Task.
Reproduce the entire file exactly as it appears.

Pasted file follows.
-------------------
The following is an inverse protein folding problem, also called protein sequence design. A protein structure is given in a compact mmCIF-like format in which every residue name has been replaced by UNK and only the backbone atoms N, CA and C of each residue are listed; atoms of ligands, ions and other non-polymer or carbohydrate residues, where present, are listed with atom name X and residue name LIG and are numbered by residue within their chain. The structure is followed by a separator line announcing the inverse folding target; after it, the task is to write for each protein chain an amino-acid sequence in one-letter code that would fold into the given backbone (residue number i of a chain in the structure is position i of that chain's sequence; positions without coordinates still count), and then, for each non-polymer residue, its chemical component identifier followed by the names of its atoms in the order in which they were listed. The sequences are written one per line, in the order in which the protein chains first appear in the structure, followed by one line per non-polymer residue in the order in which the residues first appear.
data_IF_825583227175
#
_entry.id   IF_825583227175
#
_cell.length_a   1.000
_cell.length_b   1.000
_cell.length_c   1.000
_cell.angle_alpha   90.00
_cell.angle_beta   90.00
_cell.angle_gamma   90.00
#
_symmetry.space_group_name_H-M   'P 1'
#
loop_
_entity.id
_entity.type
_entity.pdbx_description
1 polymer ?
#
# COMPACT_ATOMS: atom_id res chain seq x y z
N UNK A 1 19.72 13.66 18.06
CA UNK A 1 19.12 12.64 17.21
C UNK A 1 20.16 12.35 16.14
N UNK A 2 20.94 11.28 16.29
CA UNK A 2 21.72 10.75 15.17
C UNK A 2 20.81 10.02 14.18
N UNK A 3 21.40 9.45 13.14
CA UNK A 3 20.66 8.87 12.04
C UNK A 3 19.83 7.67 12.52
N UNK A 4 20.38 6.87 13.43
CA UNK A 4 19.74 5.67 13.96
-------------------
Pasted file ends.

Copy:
The following is an inverse protein folding problem, also called protein sequence design. A protein structure is given in a compact mmCIF-like format in which every residue name has been replaced by UNK and only the backbone atoms N, CA and C of each residue are listed; atoms of ligands, ions and other non-polymer or carbohydrate residues, where present, are listed with atom name X and residue name LIG and are numbered by residue within their chain. The structure is followed by a separator line announcing the inverse folding target; after it, the task is to write for each protein chain an amino-acid sequence in one-letter code that would fold into the given backbone (residue number i of a chain in the structure is position i of that chain's sequence; positions without coordinates still count), and then, for each non-polymer residue, its chemical component identifier followed by the names of its atoms in the order in which they were listed. The sequences are written one per line, in the order in which the protein chains first appear in the structure, followed by one line per non-polymer residue in the order in which the residues first appear.
data_IF_825583227175
#
_entry.id   IF_825583227175
#
_cell.length_a   1.000
_cell.length_b   1.000
_cell.length_c   1.000
_cell.angle_alpha   90.00
_cell.angle_beta   90.00
_cell.angle_gamma   90.00
#
_symmetry.space_group_name_H-M   'P 1'
#
loop_
_entity.id
_entity.type
_entity.pdbx_description
1 polymer ?
#
# COMPACT_ATOMS: atom_id res chain seq x y z
N UNK A 1 19.72 13.66 18.06
CA UNK A 1 19.12 12.64 17.21
C UNK A 1 20.16 12.35 16.14
N UNK A 2 20.94 11.28 16.29
CA UNK A 2 21.72 10.75 15.17
C UNK A 2 20.81 10.02 14.18
N UNK A 3 21.40 9.45 13.14
CA UNK A 3 20.66 8.87 12.04
C UNK A 3 19.83 7.67 12.52
N UNK A 4 20.38 6.87 13.43
CA UNK A 4 19.74 5.67 13.96